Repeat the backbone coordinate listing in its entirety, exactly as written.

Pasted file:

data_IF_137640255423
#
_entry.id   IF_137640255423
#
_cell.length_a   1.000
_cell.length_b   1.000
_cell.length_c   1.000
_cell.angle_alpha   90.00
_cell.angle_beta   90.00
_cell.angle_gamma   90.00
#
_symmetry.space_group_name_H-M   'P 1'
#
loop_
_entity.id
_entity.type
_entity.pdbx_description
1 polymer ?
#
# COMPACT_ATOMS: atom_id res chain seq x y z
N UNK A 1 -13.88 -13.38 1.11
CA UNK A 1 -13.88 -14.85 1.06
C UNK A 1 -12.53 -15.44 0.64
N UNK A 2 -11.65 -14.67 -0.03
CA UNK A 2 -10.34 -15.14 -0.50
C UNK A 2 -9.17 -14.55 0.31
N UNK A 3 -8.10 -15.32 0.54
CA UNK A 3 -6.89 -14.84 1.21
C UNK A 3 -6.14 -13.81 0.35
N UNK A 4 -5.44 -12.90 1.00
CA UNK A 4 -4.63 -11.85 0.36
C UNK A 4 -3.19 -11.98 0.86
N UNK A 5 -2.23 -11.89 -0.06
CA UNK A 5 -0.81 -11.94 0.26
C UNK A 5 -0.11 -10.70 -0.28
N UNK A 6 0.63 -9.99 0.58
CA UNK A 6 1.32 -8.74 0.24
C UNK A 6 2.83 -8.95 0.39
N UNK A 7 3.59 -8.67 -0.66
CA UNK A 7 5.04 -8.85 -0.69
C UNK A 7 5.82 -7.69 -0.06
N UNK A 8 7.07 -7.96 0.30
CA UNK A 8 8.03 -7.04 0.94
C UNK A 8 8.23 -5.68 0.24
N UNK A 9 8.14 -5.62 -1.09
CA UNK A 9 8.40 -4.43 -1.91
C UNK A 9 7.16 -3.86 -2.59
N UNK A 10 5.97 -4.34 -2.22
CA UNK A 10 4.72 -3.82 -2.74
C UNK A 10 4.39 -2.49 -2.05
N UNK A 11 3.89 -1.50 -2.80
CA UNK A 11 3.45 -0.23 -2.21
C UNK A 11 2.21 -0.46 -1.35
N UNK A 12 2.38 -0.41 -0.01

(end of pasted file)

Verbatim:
data_IF_137640255423
#
_entry.id   IF_137640255423
#
_cell.length_a   1.000
_cell.length_b   1.000
_cell.length_c   1.000
_cell.angle_alpha   90.00
_cell.angle_beta   90.00
_cell.angle_gamma   90.00
#
_symmetry.space_group_name_H-M   'P 1'
#
loop_
_entity.id
_entity.type
_entity.pdbx_description
1 polymer ?
#
# COMPACT_ATOMS: atom_id res chain seq x y z
N UNK A 1 -13.88 -13.38 1.11
CA UNK A 1 -13.88 -14.85 1.06
C UNK A 1 -12.53 -15.44 0.64
N UNK A 2 -11.65 -14.67 -0.03
CA UNK A 2 -10.34 -15.14 -0.50
C UNK A 2 -9.17 -14.55 0.31
N UNK A 3 -8.10 -15.32 0.54
CA UNK A 3 -6.89 -14.84 1.21
C UNK A 3 -6.14 -13.81 0.35
N UNK A 4 -5.44 -12.90 1.00
CA UNK A 4 -4.63 -11.85 0.36
C UNK A 4 -3.19 -11.98 0.86
N UNK A 5 -2.23 -11.89 -0.06
CA UNK A 5 -0.81 -11.94 0.26
C UNK A 5 -0.11 -10.70 -0.28
N UNK A 6 0.63 -9.99 0.58
CA UNK A 6 1.32 -8.74 0.24
C UNK A 6 2.83 -8.95 0.39
N UNK A 7 3.59 -8.67 -0.66
CA UNK A 7 5.04 -8.85 -0.69
C UNK A 7 5.82 -7.69 -0.06
N UNK A 8 7.07 -7.96 0.30
CA UNK A 8 8.03 -7.04 0.94
C UNK A 8 8.23 -5.68 0.24
N UNK A 9 8.14 -5.62 -1.09
CA UNK A 9 8.40 -4.43 -1.91
C UNK A 9 7.16 -3.86 -2.59
N UNK A 10 5.97 -4.34 -2.22
CA UNK A 10 4.72 -3.82 -2.74
C UNK A 10 4.39 -2.49 -2.05
N UNK A 11 3.89 -1.50 -2.80
CA UNK A 11 3.45 -0.23 -2.21
C UNK A 11 2.21 -0.46 -1.35
N UNK A 12 2.38 -0.41 -0.01